While Seattle Center is the home of the city's famous Space Needle, this towering symbol of the city is but one of many activities and attractions that the Seattle Center campus has to offer. Near the east entry to the Seattle Center campus, just steps from the Space Needle, lies the Peace Garden, filled with many types of flowers and plant life which change with the seasons.
The Peace Garden was created by Seattle Center staff in 1996 with the theme of peace and reflection in mind. It includes a peace pole as well as a conflict resolution table, which highlight the garden's theme.
Seattle Center lies in the heart of the city, and is bordered by the Belltown and Queen Anne neighborhoods. The campus is accessible via car or public transportation, specifically, the 1, 2, 3, 4, 8, 13, or 16 bus.

Seafair Parade strides into Seattle!

The annual Seafair Torchlight Parade is held annually in July, much to the delight of Seattlelites and visitors alike. The traditional start time of the parade is around 7:00pm, but onlookers typically begin reserving their seats along the event's 4th Avenue route as early as twelve hours prior to the start of the festivities!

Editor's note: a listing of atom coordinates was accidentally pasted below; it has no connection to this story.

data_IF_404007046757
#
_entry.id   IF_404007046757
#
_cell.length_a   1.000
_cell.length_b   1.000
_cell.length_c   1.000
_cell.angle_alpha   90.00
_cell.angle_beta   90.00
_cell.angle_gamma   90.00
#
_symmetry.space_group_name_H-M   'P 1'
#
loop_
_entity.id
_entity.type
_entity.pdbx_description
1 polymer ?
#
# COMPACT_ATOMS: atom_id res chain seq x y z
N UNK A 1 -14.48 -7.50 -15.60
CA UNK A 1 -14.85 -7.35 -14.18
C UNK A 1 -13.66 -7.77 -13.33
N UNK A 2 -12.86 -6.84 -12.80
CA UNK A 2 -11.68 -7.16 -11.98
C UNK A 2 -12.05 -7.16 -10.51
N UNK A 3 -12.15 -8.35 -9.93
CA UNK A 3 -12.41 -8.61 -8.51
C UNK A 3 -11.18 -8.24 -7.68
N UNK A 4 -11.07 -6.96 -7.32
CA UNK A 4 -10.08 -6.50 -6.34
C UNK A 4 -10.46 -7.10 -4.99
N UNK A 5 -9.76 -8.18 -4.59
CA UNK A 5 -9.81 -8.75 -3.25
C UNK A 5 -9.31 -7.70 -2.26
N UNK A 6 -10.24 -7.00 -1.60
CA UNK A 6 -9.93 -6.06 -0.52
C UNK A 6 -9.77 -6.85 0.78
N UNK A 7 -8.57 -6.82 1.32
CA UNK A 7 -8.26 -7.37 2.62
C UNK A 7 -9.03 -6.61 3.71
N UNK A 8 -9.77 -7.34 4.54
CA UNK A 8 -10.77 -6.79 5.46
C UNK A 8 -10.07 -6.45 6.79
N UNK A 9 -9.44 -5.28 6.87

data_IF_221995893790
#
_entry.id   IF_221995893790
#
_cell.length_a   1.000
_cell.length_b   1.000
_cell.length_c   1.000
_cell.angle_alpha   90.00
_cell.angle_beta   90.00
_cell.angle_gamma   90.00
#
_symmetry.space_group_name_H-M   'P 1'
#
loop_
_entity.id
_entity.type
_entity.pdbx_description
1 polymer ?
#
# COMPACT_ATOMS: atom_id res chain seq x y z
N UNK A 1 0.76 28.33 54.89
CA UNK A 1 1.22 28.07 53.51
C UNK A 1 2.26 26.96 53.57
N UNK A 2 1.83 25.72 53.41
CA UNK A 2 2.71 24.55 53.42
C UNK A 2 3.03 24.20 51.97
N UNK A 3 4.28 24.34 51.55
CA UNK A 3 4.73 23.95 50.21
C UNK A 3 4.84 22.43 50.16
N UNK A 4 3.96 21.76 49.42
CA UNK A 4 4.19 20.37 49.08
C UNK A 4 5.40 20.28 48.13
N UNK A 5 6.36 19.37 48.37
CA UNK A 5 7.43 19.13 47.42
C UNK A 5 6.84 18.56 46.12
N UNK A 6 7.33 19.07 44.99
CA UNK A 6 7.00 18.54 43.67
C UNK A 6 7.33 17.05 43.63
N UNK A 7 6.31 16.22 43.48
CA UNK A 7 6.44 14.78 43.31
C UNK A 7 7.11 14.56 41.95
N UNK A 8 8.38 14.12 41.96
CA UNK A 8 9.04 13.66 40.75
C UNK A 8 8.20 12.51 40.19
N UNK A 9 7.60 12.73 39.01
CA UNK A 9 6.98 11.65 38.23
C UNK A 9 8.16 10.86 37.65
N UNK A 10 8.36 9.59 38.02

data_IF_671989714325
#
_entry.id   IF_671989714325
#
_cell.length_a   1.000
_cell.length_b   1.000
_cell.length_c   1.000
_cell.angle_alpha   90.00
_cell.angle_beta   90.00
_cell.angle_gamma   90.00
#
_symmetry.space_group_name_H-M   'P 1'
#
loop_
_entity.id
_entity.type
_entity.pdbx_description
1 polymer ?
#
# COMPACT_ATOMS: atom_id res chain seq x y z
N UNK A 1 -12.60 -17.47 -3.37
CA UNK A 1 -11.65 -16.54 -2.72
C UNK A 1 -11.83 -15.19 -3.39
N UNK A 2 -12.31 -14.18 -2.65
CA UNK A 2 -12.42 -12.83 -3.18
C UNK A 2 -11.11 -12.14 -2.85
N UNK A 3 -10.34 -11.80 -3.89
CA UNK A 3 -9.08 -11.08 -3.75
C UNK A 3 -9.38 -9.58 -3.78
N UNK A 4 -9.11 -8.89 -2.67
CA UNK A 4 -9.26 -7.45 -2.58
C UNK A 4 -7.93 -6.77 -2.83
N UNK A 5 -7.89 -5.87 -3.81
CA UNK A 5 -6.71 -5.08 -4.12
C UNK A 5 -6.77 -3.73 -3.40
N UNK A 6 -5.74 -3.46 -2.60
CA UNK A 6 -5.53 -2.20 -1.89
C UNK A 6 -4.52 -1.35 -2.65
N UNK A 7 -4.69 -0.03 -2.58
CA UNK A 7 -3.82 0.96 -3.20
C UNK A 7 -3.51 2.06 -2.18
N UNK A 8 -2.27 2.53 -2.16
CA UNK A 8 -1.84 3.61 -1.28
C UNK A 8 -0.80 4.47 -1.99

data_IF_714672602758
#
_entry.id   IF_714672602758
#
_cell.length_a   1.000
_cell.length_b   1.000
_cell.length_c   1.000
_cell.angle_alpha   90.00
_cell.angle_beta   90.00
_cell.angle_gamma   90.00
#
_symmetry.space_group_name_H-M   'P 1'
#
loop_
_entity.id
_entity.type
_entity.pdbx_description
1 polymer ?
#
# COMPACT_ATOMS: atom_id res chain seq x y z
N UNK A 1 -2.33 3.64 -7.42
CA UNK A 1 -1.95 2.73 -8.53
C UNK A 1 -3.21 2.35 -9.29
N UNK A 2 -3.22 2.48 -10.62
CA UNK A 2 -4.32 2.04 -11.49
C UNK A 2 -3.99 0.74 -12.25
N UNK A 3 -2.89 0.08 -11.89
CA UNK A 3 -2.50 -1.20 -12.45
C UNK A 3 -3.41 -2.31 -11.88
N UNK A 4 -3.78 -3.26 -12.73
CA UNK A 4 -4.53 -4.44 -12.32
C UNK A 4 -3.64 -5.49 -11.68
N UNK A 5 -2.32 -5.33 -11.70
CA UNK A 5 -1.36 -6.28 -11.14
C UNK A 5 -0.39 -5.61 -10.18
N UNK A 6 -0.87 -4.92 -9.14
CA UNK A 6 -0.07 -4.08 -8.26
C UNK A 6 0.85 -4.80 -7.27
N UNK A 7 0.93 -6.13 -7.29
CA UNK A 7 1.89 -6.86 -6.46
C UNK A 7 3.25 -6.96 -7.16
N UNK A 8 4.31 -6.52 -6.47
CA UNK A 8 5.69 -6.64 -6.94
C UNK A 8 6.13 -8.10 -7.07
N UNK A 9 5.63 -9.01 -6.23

Organizations, businesses, and even animals take part in the event. A tradition in Seattle since 1950, the Torchlight Parade marks the culmination of a three-week long festival organized by the Seafair Foundation, a non-profit group which fortifies the local community with programs such as scholarships and mentorships.

West Seattle's Treasure... Alki Beach

On the shore of West Seattle sits Alki Beach, a two and a half mile stretch of sand and pebble bordering the Puget Sound.
The cool beach, gentle waves, and crisp air attract families from all over the Seattle area, and are quite popular with seagulls and in the summer months, even seal pups! Alki is a perfect spot for swimming, playing in the surf, or sunning on the beach.Alki Beach offers breathtaking views of the Olympic Mountain Range, as well as sparkling visions of the city and the Space Needle. Along Alki Avenue, beachgoers can find cafes and restaurants in which to take refuge from the day.
Alki Beach is the area of Seattle where the first European-American settlers landed in 1851. Chief Sealth of the Duwamish and Suquamish Tribes served as a mediator between the European settlers and the Native-American inhabitants.
Often a place of recreation where Seattleites choose to cool off in the summer, Alki Beach is open and can be enjoyed year-round. If you are seeking solace, you may want to visit Alki in autumn. Though considerably colder, the area is more peaceful and virtually devoid of crowds.
Alki Beach is accessible via car or public transportation, specifically the 56 and 37 bus.